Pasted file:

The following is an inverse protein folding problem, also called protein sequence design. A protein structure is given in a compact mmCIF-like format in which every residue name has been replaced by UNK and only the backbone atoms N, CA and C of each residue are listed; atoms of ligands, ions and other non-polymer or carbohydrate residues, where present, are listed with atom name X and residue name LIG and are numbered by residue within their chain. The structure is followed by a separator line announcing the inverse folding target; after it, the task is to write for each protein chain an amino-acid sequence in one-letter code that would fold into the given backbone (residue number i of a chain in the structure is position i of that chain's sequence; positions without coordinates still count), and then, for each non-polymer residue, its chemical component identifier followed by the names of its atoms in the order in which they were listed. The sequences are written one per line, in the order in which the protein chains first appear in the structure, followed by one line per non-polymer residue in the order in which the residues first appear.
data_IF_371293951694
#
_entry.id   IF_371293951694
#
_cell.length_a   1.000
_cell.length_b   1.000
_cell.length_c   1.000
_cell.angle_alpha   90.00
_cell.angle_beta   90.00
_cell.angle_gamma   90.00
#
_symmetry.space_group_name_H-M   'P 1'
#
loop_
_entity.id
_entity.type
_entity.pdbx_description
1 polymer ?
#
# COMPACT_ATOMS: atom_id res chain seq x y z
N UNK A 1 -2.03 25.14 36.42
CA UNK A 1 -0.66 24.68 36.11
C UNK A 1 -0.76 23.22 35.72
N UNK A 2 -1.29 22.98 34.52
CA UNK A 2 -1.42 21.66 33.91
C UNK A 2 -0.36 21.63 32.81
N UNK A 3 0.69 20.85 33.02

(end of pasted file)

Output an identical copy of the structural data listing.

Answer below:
The following is an inverse protein folding problem, also called protein sequence design. A protein structure is given in a compact mmCIF-like format in which every residue name has been replaced by UNK and only the backbone atoms N, CA and C of each residue are listed; atoms of ligands, ions and other non-polymer or carbohydrate residues, where present, are listed with atom name X and residue name LIG and are numbered by residue within their chain. The structure is followed by a separator line announcing the inverse folding target; after it, the task is to write for each protein chain an amino-acid sequence in one-letter code that would fold into the given backbone (residue number i of a chain in the structure is position i of that chain's sequence; positions without coordinates still count), and then, for each non-polymer residue, its chemical component identifier followed by the names of its atoms in the order in which they were listed. The sequences are written one per line, in the order in which the protein chains first appear in the structure, followed by one line per non-polymer residue in the order in which the residues first appear.
data_IF_371293951694
#
_entry.id   IF_371293951694
#
_cell.length_a   1.000
_cell.length_b   1.000
_cell.length_c   1.000
_cell.angle_alpha   90.00
_cell.angle_beta   90.00
_cell.angle_gamma   90.00
#
_symmetry.space_group_name_H-M   'P 1'
#
loop_
_entity.id
_entity.type
_entity.pdbx_description
1 polymer ?
#
# COMPACT_ATOMS: atom_id res chain seq x y z
N UNK A 1 -2.03 25.14 36.42
CA UNK A 1 -0.66 24.68 36.11
C UNK A 1 -0.76 23.22 35.72
N UNK A 2 -1.29 22.98 34.52
CA UNK A 2 -1.42 21.66 33.91
C UNK A 2 -0.36 21.63 32.81
N UNK A 3 0.69 20.85 33.02